Florida Governor Rick Scott strikes again! Governor Scott has signed a new law granting Floridians who fire a warning shot or threaten to use a gun the ability to avoid criminal prosecution. An experienced Florida criminal defense attorney can help you understand this law and how it affects you.
The law known as the “warning shot” bill was motivated by the case of Marissa Alexander. Alexander was sentenced to 20 years in prison after having fired a shot near her estranged husband during a dispute, which took place in Jacksonville, Florida. Although Alexander asserted that she fired the shot in self-defense, the judge did not allow her to employ the “stand your ground” self defense law. The judge’s rejection of Alexander’s self-defense claim was surprising since the “stand your ground” law was implemented to grant individuals the ability to use force in circumstances where they reasonably believe their life is in danger.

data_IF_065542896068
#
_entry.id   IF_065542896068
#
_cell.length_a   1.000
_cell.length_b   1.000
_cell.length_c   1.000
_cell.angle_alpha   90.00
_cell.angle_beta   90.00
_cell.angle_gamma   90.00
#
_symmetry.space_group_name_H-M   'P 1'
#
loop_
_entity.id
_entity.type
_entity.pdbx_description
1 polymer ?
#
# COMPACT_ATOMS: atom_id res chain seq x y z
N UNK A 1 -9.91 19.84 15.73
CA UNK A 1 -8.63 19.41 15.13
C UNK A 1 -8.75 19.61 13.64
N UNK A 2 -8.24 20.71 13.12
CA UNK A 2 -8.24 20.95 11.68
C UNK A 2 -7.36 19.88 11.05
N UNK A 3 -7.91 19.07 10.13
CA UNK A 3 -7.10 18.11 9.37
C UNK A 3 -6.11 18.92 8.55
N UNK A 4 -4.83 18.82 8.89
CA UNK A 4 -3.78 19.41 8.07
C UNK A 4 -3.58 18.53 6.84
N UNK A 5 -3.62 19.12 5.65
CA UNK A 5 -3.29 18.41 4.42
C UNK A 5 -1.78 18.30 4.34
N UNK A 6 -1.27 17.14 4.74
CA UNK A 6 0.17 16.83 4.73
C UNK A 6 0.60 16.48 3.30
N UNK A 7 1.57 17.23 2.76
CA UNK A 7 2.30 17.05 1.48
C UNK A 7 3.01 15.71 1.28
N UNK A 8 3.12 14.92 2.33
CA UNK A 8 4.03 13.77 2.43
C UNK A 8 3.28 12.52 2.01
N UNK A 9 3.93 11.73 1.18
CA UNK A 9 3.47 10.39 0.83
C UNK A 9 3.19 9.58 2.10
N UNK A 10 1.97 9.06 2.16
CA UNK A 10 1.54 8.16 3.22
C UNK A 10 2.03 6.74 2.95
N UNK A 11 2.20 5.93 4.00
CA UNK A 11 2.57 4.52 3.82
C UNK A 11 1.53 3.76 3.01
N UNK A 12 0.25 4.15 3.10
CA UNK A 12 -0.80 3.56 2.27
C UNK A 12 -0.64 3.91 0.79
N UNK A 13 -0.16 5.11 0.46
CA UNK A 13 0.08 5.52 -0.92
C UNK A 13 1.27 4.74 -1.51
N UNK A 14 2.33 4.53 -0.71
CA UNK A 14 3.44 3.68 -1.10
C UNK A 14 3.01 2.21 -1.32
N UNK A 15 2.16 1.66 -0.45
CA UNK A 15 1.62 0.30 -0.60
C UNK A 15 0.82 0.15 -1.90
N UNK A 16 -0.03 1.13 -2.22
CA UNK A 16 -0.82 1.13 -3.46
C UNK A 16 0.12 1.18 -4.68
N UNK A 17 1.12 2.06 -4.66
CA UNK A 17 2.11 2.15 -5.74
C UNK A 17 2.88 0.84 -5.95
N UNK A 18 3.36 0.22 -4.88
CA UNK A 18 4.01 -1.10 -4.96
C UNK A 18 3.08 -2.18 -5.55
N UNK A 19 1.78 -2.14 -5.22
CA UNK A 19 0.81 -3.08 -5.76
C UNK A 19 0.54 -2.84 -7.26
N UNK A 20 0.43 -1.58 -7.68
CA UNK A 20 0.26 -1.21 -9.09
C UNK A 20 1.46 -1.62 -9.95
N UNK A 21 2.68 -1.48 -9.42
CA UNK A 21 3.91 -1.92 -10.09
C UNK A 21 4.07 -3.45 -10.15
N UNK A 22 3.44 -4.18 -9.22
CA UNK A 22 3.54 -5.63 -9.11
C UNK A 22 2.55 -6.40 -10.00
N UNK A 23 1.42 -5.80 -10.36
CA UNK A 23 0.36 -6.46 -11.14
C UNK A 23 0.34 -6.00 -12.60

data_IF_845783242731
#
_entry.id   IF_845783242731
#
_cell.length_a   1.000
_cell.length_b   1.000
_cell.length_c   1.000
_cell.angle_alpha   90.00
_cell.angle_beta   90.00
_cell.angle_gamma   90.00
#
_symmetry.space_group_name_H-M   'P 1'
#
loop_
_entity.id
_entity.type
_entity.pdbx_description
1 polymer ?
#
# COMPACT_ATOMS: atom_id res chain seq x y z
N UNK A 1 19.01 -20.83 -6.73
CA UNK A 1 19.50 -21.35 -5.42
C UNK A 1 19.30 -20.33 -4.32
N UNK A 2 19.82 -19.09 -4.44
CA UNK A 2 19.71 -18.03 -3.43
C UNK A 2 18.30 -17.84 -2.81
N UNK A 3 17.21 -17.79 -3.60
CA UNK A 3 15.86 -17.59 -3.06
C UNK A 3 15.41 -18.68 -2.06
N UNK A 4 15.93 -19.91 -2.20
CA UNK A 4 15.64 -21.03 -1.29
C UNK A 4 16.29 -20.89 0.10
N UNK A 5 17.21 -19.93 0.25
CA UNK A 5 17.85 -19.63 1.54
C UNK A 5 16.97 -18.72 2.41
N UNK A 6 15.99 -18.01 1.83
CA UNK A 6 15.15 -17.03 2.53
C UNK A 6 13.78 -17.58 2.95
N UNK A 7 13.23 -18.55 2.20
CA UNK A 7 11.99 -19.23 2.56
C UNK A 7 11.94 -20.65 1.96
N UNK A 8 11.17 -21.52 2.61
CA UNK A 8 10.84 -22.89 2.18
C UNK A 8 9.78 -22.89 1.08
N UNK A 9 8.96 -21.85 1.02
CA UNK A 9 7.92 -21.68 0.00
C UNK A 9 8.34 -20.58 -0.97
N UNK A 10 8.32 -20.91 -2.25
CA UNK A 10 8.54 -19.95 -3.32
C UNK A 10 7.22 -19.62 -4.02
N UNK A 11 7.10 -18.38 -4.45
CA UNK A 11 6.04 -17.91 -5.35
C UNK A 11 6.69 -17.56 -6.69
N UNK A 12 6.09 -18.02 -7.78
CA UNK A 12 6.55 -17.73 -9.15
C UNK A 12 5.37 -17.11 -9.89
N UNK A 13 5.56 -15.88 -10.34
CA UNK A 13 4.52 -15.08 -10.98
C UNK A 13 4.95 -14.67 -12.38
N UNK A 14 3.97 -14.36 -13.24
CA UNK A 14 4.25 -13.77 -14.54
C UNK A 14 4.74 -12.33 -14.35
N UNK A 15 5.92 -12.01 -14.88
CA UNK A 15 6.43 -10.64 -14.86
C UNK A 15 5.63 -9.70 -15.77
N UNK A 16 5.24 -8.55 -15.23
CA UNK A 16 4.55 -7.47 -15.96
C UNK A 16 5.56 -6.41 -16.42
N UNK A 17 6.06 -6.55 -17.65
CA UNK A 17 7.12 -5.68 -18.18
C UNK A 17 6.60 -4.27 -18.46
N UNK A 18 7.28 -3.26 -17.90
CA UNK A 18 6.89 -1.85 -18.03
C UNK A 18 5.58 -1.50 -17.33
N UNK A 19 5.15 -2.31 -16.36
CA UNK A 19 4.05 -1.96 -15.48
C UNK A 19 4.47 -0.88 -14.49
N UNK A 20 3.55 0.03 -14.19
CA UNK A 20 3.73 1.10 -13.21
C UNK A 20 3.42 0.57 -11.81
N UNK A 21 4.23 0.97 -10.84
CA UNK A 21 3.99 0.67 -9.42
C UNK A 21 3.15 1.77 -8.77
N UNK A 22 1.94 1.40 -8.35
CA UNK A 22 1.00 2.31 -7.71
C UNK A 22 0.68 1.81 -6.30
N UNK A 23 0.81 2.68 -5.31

Alexander’s case was brought on appeal and the verdict was subsequently thrown out. Alexander is awaiting a new trial and her attorneys have asked the new judge to consider and apply the new “warning shot” law.
The “warning shot” law would permit individuals to threaten to use force without succumbing to the harsh “10-20-life” Florida law, which was established in 1999. The “10-20-life” law mandates that any individual who shows a gun while committing specific felonies be sentenced to 10 years in prison. Additionally, this same law mandates that if anyone is shot and wounded, the sentence be increased to 25 years to life.
This new “warning shot” law is the most recent change to Florida’s self defense laws and is, without a doubt, a considerable change.
If you have any questions regarding the new “warning shot” bill, contact experienced Miami criminal defense attorneys, Christopher Pagan and Julian Stroleny at Pagan & Stroleny, P.L.